“Nursing kept calling me and I finally answered,” said Christopher Heftka. After 13 years as a professional ski patroller and a stint as a firefighter, Heftka made the tough decision to switch to a nursing career.
The turning point came seven years ago when his father was diagnosed with stage IV pancreatic cancer.
“The idea of pursuing nursing really got into my head. But I didn’t act on it then.”
Because of the seriousness of the diagnosis, the family chose to care for him at home and Heftka and his mother became his primary caretakers until he died. “The hospital staff kept telling me that I should consider medicine because of my bedside manner,” Heftka recalled. “The idea of pursuing nursing really got into my head. But I didn’t act on it then.”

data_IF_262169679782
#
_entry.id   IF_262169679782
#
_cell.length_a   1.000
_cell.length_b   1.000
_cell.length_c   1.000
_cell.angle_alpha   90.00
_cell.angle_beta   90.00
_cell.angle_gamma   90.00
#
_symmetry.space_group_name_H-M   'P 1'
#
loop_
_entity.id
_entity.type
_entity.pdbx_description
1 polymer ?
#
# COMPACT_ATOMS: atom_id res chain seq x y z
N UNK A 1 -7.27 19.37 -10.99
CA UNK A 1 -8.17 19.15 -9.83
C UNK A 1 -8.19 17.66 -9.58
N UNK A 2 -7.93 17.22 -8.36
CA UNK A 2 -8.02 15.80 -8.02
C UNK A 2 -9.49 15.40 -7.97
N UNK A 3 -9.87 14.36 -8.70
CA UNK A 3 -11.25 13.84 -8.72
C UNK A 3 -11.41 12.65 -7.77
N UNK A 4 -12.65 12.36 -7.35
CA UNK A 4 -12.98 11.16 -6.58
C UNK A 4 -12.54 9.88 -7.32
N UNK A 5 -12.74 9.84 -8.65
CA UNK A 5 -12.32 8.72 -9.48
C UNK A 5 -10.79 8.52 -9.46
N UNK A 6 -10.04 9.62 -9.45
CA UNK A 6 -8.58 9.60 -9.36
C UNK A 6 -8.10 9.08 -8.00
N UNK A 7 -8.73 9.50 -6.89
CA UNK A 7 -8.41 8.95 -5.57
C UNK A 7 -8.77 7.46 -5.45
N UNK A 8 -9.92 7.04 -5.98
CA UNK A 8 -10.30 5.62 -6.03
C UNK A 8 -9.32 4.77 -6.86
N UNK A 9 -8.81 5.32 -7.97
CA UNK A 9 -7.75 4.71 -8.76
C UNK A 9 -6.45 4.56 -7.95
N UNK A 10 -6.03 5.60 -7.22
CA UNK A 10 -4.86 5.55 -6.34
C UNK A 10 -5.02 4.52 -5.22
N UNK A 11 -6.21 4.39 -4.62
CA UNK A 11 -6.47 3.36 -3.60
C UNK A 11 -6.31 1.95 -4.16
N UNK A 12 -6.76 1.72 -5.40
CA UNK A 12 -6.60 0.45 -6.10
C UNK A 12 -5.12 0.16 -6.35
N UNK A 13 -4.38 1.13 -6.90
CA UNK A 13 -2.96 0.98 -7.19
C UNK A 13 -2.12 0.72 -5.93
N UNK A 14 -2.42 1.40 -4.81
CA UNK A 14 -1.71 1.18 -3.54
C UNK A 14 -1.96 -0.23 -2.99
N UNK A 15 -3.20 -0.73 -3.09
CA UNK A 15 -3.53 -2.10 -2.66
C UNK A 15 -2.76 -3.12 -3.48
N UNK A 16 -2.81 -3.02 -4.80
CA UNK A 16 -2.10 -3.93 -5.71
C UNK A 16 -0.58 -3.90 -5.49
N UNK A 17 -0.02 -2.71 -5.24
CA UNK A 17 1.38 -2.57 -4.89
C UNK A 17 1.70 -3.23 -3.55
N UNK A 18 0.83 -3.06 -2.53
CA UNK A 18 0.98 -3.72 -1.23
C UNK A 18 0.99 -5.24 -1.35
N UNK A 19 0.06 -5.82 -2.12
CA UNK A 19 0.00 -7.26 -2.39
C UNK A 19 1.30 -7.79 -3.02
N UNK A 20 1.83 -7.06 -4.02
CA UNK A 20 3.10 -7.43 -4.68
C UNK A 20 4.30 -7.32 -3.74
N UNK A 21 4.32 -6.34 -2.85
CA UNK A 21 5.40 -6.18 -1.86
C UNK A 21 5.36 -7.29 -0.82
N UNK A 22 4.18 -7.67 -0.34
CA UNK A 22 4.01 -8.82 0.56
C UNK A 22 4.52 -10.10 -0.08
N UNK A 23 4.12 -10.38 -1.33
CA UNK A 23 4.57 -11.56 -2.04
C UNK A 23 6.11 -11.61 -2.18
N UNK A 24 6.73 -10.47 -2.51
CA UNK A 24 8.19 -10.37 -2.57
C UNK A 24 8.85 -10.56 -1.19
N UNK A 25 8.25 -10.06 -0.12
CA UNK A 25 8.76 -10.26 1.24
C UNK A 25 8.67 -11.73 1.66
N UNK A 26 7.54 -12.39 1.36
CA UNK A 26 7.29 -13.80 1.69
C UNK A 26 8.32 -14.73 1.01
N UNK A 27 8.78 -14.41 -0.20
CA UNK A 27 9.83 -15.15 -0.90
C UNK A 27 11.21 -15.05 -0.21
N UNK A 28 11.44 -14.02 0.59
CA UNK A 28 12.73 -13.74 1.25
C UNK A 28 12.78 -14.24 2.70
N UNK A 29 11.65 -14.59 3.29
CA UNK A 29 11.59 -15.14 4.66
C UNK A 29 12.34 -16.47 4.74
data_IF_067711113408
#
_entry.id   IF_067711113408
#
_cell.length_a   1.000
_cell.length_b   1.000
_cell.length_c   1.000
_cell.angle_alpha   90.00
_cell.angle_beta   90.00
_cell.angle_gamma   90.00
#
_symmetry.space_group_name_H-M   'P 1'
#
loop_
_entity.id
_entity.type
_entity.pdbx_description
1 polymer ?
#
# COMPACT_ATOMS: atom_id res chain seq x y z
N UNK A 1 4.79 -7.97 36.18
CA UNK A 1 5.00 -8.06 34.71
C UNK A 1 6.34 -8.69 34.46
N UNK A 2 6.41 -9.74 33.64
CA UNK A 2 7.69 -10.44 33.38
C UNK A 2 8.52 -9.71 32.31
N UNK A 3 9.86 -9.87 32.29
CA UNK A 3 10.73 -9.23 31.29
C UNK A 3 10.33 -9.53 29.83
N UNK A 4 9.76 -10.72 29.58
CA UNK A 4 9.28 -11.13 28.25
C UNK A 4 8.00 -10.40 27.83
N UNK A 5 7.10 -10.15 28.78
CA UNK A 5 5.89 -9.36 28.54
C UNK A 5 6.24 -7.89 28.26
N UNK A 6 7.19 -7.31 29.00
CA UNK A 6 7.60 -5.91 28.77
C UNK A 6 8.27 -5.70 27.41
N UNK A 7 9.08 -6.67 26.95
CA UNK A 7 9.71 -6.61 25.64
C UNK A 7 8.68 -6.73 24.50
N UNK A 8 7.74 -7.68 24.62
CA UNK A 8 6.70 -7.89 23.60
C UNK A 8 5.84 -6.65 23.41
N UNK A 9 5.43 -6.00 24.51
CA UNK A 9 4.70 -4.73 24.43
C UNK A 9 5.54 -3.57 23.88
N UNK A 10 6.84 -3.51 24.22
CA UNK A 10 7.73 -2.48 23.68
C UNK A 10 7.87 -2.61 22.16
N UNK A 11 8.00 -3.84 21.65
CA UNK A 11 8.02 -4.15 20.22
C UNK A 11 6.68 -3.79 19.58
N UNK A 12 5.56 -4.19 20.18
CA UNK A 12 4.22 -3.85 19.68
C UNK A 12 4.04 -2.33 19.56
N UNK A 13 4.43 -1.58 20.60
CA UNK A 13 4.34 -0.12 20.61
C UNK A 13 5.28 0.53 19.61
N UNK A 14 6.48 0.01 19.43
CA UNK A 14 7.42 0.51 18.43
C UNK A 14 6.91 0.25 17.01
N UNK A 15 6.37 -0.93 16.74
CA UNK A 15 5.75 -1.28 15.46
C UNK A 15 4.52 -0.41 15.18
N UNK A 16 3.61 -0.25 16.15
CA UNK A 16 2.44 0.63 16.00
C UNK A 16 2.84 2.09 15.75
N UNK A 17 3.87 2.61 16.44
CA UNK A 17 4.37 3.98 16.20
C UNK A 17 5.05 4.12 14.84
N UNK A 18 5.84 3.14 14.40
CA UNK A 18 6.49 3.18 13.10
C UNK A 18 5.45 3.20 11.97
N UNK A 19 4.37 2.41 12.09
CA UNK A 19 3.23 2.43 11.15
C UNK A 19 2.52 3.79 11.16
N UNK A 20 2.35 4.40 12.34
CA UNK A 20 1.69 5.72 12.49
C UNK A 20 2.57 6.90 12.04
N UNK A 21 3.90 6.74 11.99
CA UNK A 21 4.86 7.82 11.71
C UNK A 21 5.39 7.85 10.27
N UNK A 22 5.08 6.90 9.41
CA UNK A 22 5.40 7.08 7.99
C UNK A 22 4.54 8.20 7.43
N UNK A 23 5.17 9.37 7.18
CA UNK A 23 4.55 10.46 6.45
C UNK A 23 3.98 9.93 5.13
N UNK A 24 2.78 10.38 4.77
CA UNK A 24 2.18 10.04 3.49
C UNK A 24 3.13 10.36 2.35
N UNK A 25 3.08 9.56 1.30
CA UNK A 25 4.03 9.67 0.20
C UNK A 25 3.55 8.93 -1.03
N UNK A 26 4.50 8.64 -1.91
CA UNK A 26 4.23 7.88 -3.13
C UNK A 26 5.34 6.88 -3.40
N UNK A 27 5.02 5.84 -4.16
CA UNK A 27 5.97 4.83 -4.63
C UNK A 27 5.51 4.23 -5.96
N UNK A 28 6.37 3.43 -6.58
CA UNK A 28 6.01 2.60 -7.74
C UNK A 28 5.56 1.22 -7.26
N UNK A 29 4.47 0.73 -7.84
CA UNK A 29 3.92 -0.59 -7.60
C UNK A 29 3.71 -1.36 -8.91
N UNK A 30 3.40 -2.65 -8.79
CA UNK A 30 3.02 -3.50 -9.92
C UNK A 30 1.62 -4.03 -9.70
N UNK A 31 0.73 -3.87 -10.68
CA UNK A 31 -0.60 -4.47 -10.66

It took a brush with his own mortality for Heftka to decide that the call of nursing was real.
A climbing accident in 2014 where he broke his skull and sustained several bulged disks, as well as an ulcerative colitis diagnosis in 2016 and a five-day hospital stay, helped move him closer to nursing.
“The nurses really made a lasting impression,” said Heftka. “I was still trying to figure out what I really wanted to do with my life. So, I became a firefighter. However, the pull of nursing was strong.”
In 2018, he was accepted into CU’s College of Nursing UCAN program. His plans post-graduation are to practice nursing on the Western Slope, allowing him to continue to ski and bike to his heart’s content.